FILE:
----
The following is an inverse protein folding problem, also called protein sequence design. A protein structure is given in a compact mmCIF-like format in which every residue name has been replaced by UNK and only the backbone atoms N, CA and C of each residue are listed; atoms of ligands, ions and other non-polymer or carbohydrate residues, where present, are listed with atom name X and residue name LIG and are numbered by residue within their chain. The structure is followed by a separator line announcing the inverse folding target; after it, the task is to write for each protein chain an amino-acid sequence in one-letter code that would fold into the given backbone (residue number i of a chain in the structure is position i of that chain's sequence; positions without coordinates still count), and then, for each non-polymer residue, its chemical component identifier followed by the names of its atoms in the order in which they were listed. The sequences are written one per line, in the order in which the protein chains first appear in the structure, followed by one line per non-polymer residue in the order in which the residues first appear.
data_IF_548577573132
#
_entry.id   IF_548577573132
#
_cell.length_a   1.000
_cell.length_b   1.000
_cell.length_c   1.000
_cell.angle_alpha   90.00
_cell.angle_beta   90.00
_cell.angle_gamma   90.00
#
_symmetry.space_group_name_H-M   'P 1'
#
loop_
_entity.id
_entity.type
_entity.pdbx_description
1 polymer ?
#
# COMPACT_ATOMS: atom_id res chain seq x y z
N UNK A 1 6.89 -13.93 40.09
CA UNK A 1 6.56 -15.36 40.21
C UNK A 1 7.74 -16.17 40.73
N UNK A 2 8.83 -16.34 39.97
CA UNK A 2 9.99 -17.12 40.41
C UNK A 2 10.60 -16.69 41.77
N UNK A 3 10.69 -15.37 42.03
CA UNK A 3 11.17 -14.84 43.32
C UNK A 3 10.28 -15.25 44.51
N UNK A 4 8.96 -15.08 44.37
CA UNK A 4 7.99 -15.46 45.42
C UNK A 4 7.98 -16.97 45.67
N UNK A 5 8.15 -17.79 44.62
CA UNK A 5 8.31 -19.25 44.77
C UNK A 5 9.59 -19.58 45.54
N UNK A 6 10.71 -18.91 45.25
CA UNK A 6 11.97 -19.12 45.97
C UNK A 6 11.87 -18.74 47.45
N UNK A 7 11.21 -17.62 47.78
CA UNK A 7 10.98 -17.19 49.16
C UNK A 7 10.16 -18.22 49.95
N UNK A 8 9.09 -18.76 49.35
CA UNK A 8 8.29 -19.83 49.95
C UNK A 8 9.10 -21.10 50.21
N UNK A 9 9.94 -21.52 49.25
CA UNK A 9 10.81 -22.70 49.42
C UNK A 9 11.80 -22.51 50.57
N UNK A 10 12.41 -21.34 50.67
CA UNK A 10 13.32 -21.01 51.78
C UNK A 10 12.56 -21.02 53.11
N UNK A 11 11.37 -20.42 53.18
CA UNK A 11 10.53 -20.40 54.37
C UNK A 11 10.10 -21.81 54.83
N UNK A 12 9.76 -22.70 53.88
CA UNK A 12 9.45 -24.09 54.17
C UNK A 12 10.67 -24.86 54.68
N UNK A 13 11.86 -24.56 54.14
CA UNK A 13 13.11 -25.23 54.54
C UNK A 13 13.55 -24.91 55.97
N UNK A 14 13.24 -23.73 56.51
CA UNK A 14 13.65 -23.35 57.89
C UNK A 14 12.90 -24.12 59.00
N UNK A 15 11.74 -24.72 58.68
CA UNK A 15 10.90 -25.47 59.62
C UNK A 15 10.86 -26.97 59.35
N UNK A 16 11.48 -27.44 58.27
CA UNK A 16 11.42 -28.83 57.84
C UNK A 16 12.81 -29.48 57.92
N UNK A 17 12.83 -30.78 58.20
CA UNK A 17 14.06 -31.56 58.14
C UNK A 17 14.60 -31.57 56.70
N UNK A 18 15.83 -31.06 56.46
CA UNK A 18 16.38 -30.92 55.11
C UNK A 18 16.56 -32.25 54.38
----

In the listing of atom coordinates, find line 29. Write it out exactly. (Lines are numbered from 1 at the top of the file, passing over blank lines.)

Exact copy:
CA UNK A 3 11.17 -14.84 43.32